In some exemplary methods, sensed signals are examined over many pulse cycles such that small differences or trends can be combined or analyzed with improved signal-to-noise ratio. For example, custom software programs measure how the peak voltage amplitudes (maxima, minima, or both) of individual pulses contained within an ensemble of sensor data captured during a stimulation event change over the course of the ensemble (i.e., through time). Methods including single or multi-order least squares regression, fixed-window amplitude comparison, or other suitable techniques may be utilized to estimate the magnitude of any changes over time with an adequate level of accuracy. Without wishing to be bound by any theory, it is believed that stronger muscle contractions will induce greater anatomical or physiological changes during the measurement period when the ensemble data are recorded (i.e., during the period the applied stimulation energy is causing the muscle to transition from a relaxed state to a contracted state) than weaker muscle contractions. For example, when using a tendon sensor, changes in tendon impedance and/or geometry (and the respective electrical impacts thereof) are expected to be more significant during strong muscle contraction. These larger changes will lead to greater changes in measured voltage, and thus this voltage-energy relationship can be a valuable parameter through which to optimize muscle stimulation parameters and/or energy delivery locations.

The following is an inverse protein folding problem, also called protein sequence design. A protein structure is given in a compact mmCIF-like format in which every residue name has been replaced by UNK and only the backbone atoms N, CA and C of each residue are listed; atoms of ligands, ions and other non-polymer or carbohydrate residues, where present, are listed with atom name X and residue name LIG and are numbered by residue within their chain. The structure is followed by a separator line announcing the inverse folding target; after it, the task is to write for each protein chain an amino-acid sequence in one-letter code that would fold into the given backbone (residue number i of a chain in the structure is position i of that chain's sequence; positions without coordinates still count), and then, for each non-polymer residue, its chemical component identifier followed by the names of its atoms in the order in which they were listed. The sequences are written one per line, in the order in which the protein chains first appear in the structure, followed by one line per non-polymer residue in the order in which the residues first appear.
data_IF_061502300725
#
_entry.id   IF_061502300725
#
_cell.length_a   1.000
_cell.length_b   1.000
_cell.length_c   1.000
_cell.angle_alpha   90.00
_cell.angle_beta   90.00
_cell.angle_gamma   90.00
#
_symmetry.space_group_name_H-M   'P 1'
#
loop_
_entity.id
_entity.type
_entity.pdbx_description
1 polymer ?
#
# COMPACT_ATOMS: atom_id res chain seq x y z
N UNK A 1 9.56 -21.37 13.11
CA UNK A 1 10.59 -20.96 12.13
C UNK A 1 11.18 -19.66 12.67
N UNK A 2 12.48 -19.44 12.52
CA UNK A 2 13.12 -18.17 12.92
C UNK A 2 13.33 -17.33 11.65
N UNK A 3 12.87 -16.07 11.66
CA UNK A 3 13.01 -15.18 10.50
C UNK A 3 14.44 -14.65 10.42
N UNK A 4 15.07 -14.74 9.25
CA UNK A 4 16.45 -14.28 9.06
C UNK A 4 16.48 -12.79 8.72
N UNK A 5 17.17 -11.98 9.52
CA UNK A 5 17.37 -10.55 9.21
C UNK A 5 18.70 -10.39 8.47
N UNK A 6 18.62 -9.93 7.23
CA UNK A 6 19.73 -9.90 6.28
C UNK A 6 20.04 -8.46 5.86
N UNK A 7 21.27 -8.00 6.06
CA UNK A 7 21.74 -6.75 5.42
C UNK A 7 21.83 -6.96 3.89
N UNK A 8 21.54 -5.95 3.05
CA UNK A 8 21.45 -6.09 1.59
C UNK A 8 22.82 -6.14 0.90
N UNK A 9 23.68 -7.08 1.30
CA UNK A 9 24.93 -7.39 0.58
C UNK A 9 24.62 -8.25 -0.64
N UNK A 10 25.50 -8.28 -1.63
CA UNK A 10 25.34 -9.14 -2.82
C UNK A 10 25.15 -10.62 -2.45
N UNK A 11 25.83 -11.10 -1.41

In a preferable implementation, sub-threshold stimulation energy intensities are applied to the body to capture voltage data during periods where little to no muscle contraction takes place. One or more higher energy intensity stimulation events follow, during which time additional sensor data are acquired, and additional calculations are made using voltage data (for example, voltage amplitude changes over time during contraction). In one implementation, the energy intensity utilized during NMES therapy is increased until a threshold degree of change is reached. This threshold may be predetermined or it may be dynamic based upon external factors. For example, given the results of calculations garnered from sub-threshold contraction data, a dynamic or proportional threshold of change may be chosen which represents the amount of change in sensor data thought to be most representative of optimal muscle contraction and/or stimulation parameters. This method can be employed using software applied to electrical sensor data, for example tendon sensors or similar sensors placed in non-tendon anatomical regions, or to data from mechanical sensors such as accelerometers. In a variation of this implementation, multiple sets of sensor data are acquired at each stimulation energy intensity utilized in order to improve accuracy through averaging, correlation, criteria-based rejection, or other signal analysis techniques. Those skilled in the art will recognize that the above example is just one of a multitude of signal processing techniques that can be applied to analyze data as described herein.